BMI’s proprietary Security Risk Indices provide investors with a reliable and country-comparable guide to conflict, terrorism and criminal risk, backed up by our analyst’s latest assessment of each component. Furthermore, drawing on our Country Risk expertise, we assess the state’s vulnerability to a serious, or prolonged, terrorist campaign.
Armed Forces Spending/ Expenditure
The reports contain a detailed breakdown of areas of expenditure by the armed forces, these include spending on international deployments, WMDs and missile defence systems as well as individual breakdowns of the cost-per-soldier.
The domestic security overview lists the various potential internal security threats facing a country, ranging from internal security issues such as terrorism, cyber terrorism, crime and drugs, to external security issues including general defence procedures and potential threats from specific countries. The reports also provide a regional overview which details specific issues and flashpoints affecting the Americas, along with potential risks in the coming year.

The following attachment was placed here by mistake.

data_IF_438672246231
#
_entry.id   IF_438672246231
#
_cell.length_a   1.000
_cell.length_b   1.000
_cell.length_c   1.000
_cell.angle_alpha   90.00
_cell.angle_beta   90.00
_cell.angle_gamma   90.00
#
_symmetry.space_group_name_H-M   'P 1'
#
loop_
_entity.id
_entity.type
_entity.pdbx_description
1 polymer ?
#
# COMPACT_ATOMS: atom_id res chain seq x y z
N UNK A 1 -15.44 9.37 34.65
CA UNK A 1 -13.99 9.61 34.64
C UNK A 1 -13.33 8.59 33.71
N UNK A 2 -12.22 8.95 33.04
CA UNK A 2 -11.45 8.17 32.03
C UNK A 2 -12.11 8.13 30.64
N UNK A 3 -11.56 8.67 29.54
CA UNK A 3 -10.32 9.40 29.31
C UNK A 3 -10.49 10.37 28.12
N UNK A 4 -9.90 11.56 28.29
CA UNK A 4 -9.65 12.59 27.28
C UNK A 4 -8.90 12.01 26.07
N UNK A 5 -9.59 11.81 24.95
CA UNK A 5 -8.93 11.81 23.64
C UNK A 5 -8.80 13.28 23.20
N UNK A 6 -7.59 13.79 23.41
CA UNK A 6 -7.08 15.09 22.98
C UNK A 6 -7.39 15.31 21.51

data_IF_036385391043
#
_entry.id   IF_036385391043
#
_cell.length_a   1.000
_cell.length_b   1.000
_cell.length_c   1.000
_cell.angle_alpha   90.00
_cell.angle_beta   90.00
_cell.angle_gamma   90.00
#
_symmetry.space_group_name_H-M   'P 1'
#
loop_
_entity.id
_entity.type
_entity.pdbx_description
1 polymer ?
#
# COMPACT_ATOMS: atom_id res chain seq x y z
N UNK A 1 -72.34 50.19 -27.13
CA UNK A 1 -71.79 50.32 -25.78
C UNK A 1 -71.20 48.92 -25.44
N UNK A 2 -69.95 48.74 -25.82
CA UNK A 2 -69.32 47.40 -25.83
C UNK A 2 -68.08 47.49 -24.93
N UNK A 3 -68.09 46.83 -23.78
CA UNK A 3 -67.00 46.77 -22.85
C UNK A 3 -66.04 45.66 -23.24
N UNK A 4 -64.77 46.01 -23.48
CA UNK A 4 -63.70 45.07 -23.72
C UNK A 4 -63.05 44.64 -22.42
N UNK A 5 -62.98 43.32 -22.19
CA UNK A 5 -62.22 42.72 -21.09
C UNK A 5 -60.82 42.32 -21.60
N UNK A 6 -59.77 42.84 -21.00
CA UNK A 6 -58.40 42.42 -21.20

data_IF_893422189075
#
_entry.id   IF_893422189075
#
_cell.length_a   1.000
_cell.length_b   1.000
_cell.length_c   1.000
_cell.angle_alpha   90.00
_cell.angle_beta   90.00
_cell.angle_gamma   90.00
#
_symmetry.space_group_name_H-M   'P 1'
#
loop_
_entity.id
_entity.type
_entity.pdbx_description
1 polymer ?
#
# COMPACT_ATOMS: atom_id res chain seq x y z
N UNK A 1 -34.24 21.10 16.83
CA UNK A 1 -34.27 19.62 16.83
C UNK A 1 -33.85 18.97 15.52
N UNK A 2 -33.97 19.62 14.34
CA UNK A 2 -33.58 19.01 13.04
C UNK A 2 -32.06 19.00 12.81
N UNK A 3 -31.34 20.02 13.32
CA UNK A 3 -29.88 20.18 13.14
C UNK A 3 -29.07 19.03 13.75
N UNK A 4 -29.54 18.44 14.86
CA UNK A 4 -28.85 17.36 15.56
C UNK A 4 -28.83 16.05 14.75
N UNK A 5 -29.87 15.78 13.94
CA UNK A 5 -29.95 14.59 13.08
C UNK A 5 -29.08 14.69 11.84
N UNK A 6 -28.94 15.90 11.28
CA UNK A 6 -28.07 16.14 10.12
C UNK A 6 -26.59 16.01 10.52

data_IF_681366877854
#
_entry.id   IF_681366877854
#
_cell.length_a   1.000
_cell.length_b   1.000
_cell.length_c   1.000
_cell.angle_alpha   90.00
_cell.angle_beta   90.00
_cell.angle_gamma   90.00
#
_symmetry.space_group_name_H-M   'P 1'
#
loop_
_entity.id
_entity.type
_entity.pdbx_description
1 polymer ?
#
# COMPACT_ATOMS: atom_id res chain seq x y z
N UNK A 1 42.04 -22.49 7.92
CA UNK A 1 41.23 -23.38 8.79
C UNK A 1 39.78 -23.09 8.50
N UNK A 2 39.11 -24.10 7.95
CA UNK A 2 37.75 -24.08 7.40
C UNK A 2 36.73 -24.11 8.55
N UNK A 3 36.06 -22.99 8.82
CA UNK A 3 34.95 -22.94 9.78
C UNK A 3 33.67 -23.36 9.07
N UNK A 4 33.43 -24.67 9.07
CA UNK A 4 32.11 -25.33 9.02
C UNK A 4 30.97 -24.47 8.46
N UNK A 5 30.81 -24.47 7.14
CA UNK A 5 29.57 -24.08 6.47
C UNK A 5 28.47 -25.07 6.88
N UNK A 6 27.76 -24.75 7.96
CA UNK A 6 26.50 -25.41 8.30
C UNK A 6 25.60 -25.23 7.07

Examines the competitive positioning and short- to medium-term business strategies of key industry players. Strategy is examined within the context of BMI’s industry forecasts, our macroeconomic views and our understanding of the wider competitive landscape. The latest financial and operating statistics and key company developments are also incorporated within the company profiles, enabling a full evaluation of recent company performance and future growth prospects.
The Defence & Security Market reports draw on an extensive network of primary sources, such as multilateral organisations, government departments, industry associations, chambers and company reports.
*Company profiles are not available for every country. Those reports instead contain information on the current activities of prominent companies operating in the market.